Plastic, pollution & nuclear testing lead to the suggestion of a new geological epoch


Plastic trash on beaches is becoming an increasingly large concern / Christopher Furlong (Getty Images)

Humans have changed the planet. That might seem like an obvious statement, considering landscape changes introduced by cities and large-scale farms etc., but human industry has taken it one step farther. Industrial development has left a permanent mark on the planet, and geologists with the Working Group on the Anthropocene, or WGA, want to see that acknowledged.

If you’re not a geology major, you have probably never heard of the International Geological Congress. On their website they call themselves, “undoubtedly the most important activity of the International Union of Geological Sciences.” The 35th International Geological Congress just concluded on September 4 and was held in Cape Town, South Africa.

At this year’s event, WGA scientists presented the idea of an entirely new geological epoch. The Anthropocene Epoch, coined as such by Paul Crutzen and Eugene Stoermer in 2000, is set to become the official designation of the time period said to begin around 1950 and continue into the present day, though some argue we may have been living in it since as early as the 17th century. The name, from the Greek Anthropos, meaning ‘man’ or ‘human being,’ and Kainos, meaning ‘new,’ references the impact of humans on the planet on which we live, an impact that has, according to geologists, drastically altered many significant geological conditions and processes, taking us out of the relative stability of the Holocene.

What is the dividing line between the Holocene —a 12,000-year-old epoch that began with the recession of glaciers and contained the whole development of human kind and this new Anthropocene? We are: pollution, nuclear testing, and all of that plastic we throw away every day are what make the difference. Nuclear testing would automatically seem like the biggest threat to the planet, however, barring a major catastrophe, that might not be the case.

According to Wired magazine, “Plastic pollution is now so common that micro-plastic particles may well leave behind identifiable fossils for future generations.” While we look at potsherds and fossilized skeletons from our ancestors, archaeologists of the future may well come across soda bottles, so-called disposable coffee lids and left-over straws from fast food restaurants.

Micro-plastics are the tiny bits of bigger plastic items that have broken down in their time in the ocean and landfills, or microbeads, the small bits of plastic usually put into cosmetic cleansing products such as exfoliating cleansers, scrubs, and shower or bath gel, and occasionally toothpastes, that wash down the drain unnoticed and make their way into ocean ecosystems. The problem? Fish are eating them and it’s making them,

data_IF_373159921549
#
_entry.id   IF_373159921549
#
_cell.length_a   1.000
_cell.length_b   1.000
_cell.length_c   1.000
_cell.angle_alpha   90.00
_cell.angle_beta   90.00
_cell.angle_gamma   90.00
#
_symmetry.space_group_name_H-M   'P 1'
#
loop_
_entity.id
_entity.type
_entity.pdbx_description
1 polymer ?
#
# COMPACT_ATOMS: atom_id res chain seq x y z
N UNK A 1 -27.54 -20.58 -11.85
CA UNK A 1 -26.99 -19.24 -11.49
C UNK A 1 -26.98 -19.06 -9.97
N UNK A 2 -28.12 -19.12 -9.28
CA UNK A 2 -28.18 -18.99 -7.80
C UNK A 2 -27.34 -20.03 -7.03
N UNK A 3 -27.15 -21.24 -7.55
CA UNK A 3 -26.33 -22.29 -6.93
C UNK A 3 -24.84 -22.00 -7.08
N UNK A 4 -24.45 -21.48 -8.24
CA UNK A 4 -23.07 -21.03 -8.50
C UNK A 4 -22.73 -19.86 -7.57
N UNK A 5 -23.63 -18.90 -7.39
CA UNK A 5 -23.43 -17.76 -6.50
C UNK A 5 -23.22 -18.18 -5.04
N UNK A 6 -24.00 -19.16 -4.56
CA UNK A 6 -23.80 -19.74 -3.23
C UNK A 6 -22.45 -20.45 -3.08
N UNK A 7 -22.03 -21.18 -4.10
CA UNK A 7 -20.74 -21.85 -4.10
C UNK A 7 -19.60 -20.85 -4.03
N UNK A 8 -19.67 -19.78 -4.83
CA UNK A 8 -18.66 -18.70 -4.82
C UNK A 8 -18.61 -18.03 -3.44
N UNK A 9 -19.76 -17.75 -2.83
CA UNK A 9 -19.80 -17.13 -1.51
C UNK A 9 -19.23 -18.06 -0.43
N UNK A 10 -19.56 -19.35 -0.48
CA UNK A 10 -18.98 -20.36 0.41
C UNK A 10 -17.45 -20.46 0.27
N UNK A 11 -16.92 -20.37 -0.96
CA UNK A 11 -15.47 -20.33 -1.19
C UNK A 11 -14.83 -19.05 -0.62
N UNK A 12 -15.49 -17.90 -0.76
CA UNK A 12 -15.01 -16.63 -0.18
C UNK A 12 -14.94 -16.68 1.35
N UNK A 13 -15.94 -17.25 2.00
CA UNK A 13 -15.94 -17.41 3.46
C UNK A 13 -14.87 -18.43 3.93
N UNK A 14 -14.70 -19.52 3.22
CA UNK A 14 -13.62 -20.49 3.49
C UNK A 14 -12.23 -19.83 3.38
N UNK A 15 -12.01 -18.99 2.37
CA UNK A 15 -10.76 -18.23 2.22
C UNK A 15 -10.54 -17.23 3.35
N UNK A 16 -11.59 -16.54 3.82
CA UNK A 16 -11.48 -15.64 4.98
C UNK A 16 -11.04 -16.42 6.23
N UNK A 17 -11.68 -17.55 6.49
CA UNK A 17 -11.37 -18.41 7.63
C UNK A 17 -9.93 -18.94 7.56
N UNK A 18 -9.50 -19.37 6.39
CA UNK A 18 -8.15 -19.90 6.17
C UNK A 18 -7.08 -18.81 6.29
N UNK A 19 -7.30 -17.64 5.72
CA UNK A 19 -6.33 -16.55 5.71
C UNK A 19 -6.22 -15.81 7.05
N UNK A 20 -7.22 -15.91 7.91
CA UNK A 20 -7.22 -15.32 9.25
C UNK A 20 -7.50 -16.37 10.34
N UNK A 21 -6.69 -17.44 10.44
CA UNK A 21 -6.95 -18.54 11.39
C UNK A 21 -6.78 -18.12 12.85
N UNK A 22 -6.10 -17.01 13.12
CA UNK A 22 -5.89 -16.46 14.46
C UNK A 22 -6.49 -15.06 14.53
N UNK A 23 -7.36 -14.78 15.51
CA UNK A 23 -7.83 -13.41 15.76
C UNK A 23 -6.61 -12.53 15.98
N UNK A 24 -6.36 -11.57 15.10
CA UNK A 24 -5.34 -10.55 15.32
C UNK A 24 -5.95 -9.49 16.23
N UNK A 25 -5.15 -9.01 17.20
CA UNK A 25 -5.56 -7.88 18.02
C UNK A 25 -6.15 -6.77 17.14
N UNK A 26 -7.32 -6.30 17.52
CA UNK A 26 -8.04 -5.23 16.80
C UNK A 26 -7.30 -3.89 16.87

“Fish reared in different concentrations of micro-plastic particles have reduced hatching rates and display abnormal behaviors,” says marine biologist Oona Lönnstedt in a press release from Uppsala University in Sweden. Lönnstedt’s recent study, published in the journal Science, found that fish had become accustomed to the plastic floating around in their habitat, and now preferred to eat it over their natural food sources.

According to the 5 Gyres Institute, a non-profit organization that focuses on the global crisis of plastic pollution, over 663 species of wildlife are affected by plastic pollution. The institute found an average of 43,000 particles of plastic in only a two kilometer area of Lake Erie. That plastic, is then eaten by fish which are then consumed by us. The institute says micro-plastic particles are being found in bodies of water everywhere.

The institute says this is not just a problem for other animals who might find themselves trapped in a floating six-pack ring. Humans are animals too, and plastic microbeads are toxic. “Plastics attract and store persistent organic pollutants like flame retardants and other industrial chemicals, which have been linked to human health problems—even cancer,” says the institute’s website.

“As marine life eat the plastic, these pollutants work their way up the food chain,” and Humans, being at the top of that food chain, will eventually see the toxic result of everything that is thrown away.

Plastic pollution, in combination with other types of pollution and nuclear testing, have changed the planet permanently, according to WGA scientists. Changes include soil erosion, changes in the chemical makeup of the atmosphere, global warming, and ocean acidification.

To be accepted as a formal epoch, the Anthropocene must be justified scientifically. According to the Working Group on the Anthropocene that means “the ‘geological signal’ currently being produced in strata now forming must be sufficiently large, clear and distinctive.” Finding evidence to support this could take two or three years, after which the WGA will submit a formal definition of the Anthropocene to the Subcommission on Quaternary Stratigraphy, and eventually the Executive Committee of the International Union of Geological Sciences where it will be ratified as a formal part of the geological timescale.

Since NASA does not predict a Mars landing by humans until at least the 2030s, let alone colonization, Human Beings will simply have to do a better job looking after the planet we have.

While plastic, and its resultant micro-plastics are not the only form of pollution caused by human industry, it is one individuals have more control over than others.


For more information about microbeads and the products you can find them in, check out


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